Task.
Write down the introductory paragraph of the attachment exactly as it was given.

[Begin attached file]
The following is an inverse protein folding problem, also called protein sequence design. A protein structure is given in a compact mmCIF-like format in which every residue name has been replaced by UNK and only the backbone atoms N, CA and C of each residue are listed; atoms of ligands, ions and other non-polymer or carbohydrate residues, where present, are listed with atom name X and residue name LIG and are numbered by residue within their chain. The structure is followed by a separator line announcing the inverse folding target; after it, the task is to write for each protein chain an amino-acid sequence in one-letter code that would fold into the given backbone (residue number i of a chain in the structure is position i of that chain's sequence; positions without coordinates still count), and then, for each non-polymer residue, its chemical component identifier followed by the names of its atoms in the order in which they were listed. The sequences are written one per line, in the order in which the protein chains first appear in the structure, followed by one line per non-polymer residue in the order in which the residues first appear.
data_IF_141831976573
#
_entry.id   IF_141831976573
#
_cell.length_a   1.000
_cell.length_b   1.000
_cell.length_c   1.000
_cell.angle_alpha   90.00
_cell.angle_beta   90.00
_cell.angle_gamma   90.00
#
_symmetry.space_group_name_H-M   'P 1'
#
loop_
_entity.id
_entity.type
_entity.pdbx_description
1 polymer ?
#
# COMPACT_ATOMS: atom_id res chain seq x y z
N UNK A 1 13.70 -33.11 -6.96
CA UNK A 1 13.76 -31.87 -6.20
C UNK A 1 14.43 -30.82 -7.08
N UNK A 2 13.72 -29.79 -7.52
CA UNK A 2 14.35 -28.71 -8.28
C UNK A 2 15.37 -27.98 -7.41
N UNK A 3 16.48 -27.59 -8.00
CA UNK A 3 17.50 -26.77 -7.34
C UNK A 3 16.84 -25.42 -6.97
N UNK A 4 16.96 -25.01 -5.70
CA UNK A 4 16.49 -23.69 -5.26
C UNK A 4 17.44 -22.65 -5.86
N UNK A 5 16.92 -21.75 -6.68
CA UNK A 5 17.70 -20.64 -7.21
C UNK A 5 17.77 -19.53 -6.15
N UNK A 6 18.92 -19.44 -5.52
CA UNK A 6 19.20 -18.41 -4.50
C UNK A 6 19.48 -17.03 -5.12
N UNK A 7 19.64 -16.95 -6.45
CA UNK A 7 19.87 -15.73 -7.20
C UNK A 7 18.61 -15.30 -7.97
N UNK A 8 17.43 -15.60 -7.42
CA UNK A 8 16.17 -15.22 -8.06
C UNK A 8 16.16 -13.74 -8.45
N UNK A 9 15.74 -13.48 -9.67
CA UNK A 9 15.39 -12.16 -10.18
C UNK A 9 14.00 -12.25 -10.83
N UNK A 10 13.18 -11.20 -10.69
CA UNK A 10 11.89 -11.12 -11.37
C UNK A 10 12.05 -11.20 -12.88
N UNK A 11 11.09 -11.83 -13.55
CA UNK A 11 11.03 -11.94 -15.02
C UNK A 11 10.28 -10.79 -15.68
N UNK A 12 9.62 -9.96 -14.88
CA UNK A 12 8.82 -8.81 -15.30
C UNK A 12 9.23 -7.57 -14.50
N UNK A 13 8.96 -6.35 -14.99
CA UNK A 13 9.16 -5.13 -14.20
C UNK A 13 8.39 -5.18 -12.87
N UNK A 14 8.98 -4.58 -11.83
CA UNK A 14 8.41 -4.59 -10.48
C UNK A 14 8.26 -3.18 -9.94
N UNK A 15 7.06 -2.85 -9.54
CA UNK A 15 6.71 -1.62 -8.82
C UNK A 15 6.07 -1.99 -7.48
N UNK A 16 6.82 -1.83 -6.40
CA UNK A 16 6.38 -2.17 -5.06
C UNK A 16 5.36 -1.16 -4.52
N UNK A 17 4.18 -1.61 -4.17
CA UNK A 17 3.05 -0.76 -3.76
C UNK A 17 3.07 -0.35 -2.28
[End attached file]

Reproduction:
The following is an inverse protein folding problem, also called protein sequence design. A protein structure is given in a compact mmCIF-like format in which every residue name has been replaced by UNK and only the backbone atoms N, CA and C of each residue are listed; atoms of ligands, ions and other non-polymer or carbohydrate residues, where present, are listed with atom name X and residue name LIG and are numbered by residue within their chain. The structure is followed by a separator line announcing the inverse folding target; after it, the task is to write for each protein chain an amino-acid sequence in one-letter code that would fold into the given backbone (residue number i of a chain in the structure is position i of that chain's sequence; positions without coordinates still count), and then, for each non-polymer residue, its chemical component identifier followed by the names of its atoms in the order in which they were listed. The sequences are written one per line, in the order in which the protein chains first appear in the structure, followed by one line per non-polymer residue in the order in which the residues first appear.